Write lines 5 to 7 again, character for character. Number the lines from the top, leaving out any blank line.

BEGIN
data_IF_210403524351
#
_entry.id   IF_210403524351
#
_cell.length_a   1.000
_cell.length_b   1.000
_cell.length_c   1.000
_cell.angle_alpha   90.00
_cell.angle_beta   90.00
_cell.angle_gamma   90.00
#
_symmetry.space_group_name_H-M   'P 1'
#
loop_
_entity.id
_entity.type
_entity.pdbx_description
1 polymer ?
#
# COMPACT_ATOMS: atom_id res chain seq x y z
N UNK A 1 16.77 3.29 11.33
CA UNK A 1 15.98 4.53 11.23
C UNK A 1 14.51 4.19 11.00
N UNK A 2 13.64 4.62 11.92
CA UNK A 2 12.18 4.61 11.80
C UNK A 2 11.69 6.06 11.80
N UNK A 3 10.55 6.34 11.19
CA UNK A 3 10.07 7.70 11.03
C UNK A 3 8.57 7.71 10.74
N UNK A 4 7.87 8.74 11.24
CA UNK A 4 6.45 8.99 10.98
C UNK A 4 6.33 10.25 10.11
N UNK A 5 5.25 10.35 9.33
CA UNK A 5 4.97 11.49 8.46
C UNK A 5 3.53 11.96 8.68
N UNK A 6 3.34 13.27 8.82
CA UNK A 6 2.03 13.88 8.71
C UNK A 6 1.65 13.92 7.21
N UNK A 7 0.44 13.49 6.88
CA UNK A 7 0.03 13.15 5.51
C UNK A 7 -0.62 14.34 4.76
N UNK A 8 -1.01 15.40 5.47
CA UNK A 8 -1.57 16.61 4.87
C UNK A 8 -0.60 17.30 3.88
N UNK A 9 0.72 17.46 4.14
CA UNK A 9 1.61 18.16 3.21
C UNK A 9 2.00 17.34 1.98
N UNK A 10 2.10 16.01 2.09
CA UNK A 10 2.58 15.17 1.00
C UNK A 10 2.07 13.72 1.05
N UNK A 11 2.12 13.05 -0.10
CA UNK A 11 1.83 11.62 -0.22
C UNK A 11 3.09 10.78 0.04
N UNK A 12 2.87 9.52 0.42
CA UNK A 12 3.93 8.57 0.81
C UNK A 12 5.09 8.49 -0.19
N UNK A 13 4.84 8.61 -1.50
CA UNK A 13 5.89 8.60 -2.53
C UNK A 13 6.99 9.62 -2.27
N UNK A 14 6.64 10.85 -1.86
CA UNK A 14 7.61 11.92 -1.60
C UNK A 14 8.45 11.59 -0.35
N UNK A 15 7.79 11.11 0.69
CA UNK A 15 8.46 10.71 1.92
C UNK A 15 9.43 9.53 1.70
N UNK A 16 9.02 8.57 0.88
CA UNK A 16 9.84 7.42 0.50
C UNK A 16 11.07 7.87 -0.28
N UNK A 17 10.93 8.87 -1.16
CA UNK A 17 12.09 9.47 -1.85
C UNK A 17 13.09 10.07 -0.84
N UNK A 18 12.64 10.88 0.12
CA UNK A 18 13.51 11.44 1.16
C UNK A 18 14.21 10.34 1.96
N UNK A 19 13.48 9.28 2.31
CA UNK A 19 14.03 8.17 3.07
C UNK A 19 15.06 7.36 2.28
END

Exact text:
_cell.length_a   1.000
_cell.length_b   1.000
_cell.length_c   1.000